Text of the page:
In an Instant

Nature taking its course – hunter and prey, the endless circle of life and death.

~Stephanie Meyer

Melissa found some cool caterpillars on a Viburnum this weekend while we were walking in a city park in Richmond.

hummingbird clearwing larva

Hummingbird clearwing caterpillar on Viburnum sp. (click photos to enlarge)

I walked over to take a look and saw a beautiful hummingbird clearwing larva, Hemaris thysbe, in the classic defensive pose of most sphinx moth caterpillars – front of body reared up, head tucked in, body aligned along the twig or mid-vein of a leaf. Suddenly, a huge European hornet, Vespa crabro, appeared and went straight for another caterpillar on the shrub, another hummingbird clearwing.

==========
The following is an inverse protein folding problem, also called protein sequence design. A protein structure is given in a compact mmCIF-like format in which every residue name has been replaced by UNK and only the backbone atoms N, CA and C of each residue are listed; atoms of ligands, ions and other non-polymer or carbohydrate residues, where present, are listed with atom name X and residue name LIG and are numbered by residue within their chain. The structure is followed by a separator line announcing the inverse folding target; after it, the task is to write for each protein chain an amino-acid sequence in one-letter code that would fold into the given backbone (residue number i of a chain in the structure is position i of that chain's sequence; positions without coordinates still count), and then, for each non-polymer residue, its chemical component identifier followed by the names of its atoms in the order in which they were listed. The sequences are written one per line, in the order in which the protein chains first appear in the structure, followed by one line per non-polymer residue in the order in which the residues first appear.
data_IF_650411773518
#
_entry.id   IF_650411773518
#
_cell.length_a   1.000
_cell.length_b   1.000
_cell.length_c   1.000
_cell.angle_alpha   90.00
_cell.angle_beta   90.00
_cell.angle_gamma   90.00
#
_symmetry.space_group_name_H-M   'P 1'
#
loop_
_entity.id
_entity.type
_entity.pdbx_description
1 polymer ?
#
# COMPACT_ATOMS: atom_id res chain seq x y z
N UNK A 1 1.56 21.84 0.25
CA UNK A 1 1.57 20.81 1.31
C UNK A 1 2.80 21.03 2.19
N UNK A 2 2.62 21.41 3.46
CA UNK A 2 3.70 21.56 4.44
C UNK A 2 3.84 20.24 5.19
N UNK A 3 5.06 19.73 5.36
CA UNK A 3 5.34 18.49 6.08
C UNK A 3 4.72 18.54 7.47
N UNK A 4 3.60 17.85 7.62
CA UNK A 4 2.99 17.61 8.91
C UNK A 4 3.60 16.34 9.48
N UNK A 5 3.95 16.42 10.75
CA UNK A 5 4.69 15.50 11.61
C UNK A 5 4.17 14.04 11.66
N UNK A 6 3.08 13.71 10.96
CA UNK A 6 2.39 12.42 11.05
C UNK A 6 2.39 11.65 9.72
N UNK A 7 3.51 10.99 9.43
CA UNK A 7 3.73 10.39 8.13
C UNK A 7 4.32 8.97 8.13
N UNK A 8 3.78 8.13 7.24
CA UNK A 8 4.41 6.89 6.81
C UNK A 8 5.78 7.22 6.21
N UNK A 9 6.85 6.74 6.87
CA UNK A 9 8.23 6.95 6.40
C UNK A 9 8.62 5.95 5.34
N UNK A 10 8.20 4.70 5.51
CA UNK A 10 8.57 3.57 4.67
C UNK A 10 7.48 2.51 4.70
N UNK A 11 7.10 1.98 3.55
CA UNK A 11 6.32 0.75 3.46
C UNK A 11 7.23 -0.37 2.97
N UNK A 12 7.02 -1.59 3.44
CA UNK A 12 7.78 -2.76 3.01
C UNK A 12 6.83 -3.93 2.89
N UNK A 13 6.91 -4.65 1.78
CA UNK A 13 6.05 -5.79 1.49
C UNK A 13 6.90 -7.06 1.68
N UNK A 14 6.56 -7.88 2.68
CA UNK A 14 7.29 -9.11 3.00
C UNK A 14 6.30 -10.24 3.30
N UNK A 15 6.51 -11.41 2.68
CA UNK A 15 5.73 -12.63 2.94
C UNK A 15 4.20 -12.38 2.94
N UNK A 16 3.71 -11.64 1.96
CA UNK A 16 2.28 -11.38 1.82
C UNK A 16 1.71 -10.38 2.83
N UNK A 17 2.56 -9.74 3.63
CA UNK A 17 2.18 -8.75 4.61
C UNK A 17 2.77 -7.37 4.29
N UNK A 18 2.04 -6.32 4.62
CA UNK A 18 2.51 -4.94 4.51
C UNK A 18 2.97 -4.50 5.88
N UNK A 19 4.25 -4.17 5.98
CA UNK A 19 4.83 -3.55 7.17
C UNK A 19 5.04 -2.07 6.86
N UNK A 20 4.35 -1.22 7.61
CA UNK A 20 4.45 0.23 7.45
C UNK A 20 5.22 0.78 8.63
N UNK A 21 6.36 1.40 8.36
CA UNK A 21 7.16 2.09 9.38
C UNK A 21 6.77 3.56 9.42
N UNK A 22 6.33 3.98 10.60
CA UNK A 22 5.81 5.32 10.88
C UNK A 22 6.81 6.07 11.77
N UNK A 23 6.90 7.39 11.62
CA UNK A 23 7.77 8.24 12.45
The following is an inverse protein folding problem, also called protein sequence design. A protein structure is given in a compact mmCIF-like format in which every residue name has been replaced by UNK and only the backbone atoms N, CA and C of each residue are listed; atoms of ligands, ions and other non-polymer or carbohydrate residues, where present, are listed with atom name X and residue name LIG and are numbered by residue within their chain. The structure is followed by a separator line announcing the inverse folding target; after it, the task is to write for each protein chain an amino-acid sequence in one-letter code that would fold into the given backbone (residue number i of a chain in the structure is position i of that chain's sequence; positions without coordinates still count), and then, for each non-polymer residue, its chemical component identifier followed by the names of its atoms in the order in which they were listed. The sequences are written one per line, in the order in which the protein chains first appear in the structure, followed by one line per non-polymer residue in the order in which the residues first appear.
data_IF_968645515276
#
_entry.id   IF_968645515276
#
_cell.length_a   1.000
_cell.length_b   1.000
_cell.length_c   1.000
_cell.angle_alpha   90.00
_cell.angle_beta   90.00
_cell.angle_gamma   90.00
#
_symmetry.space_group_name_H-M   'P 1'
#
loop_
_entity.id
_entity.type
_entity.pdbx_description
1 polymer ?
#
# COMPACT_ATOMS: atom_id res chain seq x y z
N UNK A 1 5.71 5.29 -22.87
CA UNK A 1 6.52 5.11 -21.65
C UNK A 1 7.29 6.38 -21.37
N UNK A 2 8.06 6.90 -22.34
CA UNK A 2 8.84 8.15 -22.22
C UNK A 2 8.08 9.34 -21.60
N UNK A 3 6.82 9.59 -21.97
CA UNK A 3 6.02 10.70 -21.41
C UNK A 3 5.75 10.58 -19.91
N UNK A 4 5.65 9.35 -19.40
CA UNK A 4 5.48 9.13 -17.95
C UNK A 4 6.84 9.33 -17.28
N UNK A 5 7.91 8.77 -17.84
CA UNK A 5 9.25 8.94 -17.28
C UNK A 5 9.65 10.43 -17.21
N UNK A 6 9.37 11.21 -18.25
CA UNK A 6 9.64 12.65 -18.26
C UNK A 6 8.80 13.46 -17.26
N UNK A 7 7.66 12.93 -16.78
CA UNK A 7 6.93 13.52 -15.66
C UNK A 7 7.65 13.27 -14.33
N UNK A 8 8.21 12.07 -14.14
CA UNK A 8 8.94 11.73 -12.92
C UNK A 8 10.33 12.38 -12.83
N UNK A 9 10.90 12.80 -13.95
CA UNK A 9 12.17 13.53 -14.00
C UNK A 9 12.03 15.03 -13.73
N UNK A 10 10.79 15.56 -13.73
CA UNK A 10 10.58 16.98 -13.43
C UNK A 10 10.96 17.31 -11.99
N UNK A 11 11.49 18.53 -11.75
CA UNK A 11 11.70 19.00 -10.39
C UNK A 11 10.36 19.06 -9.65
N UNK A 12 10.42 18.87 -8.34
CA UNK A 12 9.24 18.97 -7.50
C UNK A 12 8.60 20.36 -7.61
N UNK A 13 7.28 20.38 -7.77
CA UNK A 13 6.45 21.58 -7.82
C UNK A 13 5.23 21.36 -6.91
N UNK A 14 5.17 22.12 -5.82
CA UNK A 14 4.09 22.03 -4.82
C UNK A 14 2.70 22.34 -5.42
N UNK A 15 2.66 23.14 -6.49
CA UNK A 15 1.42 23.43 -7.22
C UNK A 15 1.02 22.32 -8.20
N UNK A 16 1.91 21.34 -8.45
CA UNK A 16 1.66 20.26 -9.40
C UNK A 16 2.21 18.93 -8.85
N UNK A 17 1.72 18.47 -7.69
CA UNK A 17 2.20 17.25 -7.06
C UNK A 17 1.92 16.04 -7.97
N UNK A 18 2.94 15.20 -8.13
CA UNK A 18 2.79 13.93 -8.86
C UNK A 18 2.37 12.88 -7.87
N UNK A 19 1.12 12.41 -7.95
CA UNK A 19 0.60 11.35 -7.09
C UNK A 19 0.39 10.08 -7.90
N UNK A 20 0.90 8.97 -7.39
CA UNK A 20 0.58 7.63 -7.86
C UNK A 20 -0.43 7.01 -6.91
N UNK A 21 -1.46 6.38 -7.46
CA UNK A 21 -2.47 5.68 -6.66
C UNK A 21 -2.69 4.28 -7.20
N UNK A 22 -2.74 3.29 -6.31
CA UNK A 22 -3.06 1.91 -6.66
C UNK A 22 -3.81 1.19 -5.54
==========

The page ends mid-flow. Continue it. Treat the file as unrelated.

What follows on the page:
European hornet attacking caterpillar

European hornet attacking a caterpillar

I managed two quick pictures, and the hornet flew off, carrying its prize back to its nest, where the defeated caterpillar was sure to be chewed up and fed to some hungry wasp larvae. We just stood there, amazed at what we had witnessed. When I looked at the image the next day, I noticed there was another, smaller caterpillar on the same leaf (look just to the left of the clearwing’s “horn” and you can see another small, green caterpillar).

European hornets first appeared in the United States in the mid-1800’s and have since spread throughout most of the East. They look like a very large (up to 1.5 inches) yellow jacket, but are more brownish yellow in overall appearance. We didn’t have time to stick around, but I would not be surprised if that same hornet didn’t come back and search that shrub again, perhaps finding one or more other victims to carry back to the nest. Amazing how a scene in nature can change in an instant.